The ‘induction period’ is defined as the period before the observation of crystallization. According to classical nucleation and growth theories, the induction period is the time required for the formation of a nucleus or its precursors. Recently, several authors have shown experimentally that the density fluctuation driven by spinodal decomposition creates the precursors of crystallization.14, 15, 18, 19 There is still no clear molecular picture for the crystallization precursors or nuclei. Reddy et al.15, 16 carried out time-resolved FTIR, as well as WAXS, during the isothermal crystallization of iPP and proposed that the crystallization precursors for iPP could be an aggregation of the short iPP helices. These helices are dynamically moving, and their stacking is not strong enough to exhibit a WAXS signal, but they can be detected with FTIR. To form the α phase crystal or its precursors, the characteristic iPP 31 helices have to be arranged in an antiparallel manner. Therefore, the aggregate of short iPP helices eventually has to adopt such an antiparallel structure to grow iPP crystals. The rather long induction period of iPP may be understood in this framework because it could take a certain amount of time to reach a critical concentration and size to yield such crystallization precursors as well as for the aggregate helices to rearrange their alignment.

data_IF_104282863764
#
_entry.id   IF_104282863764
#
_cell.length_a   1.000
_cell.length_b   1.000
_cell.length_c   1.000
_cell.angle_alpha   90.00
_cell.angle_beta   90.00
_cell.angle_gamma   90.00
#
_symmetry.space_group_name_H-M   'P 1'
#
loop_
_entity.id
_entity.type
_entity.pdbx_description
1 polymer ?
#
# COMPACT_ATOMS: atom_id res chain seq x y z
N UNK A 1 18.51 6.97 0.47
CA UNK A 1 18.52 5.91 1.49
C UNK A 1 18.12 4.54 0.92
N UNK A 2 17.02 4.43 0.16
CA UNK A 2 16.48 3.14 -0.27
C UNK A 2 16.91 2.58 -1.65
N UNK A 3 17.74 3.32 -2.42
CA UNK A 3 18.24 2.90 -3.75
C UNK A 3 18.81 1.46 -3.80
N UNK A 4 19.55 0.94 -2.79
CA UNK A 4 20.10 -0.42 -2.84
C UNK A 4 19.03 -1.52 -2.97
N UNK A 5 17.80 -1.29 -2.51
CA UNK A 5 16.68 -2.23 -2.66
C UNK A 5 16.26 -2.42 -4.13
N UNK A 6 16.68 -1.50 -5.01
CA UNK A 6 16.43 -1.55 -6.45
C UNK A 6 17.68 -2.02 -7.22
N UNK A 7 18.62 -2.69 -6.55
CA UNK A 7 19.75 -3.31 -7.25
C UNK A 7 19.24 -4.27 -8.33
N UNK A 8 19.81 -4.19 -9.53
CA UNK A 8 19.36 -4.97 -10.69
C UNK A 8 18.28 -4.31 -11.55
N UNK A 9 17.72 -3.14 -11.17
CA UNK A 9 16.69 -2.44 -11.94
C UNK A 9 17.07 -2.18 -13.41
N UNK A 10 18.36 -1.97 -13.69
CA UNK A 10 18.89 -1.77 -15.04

Figure 5 compares the temperature dependence of the induction period (ti) between iPP/PDTS and iPP. As expected, the induction period for iPP markedly decreased with an increase in the depth. This is because the instability of molten iPP becomes more significant at lower temperatures; thus, the density fluctuation needed to create the precursors increases. Note that ti was considerably shorter for iPP/PDTS than for iPP and that the cooling depth was very shallow. Another interesting point about iPP/PDTS is that ti decreased with an increase in the depth, but its temperature dependency was much weaker than in iPP. These facts indicate that the presence of PDTS mainly determined the precursor formation instead of the density fluctuation. Although there is a large concentration difference between iPP/PDTS0.2 and iPP/PDTS3.0, as well as the presence of macrophase separation in iPP/PDTS3.0, the difference in Figure 5 was small. This means that even a small amount of PDTS can markedly reduce the induction period. In fact, as many reports mentioned,3, 4, 20 the maximum effect of the SD additives occur at concentrations ∼0.3%, and further addition of SD does not show much improvement.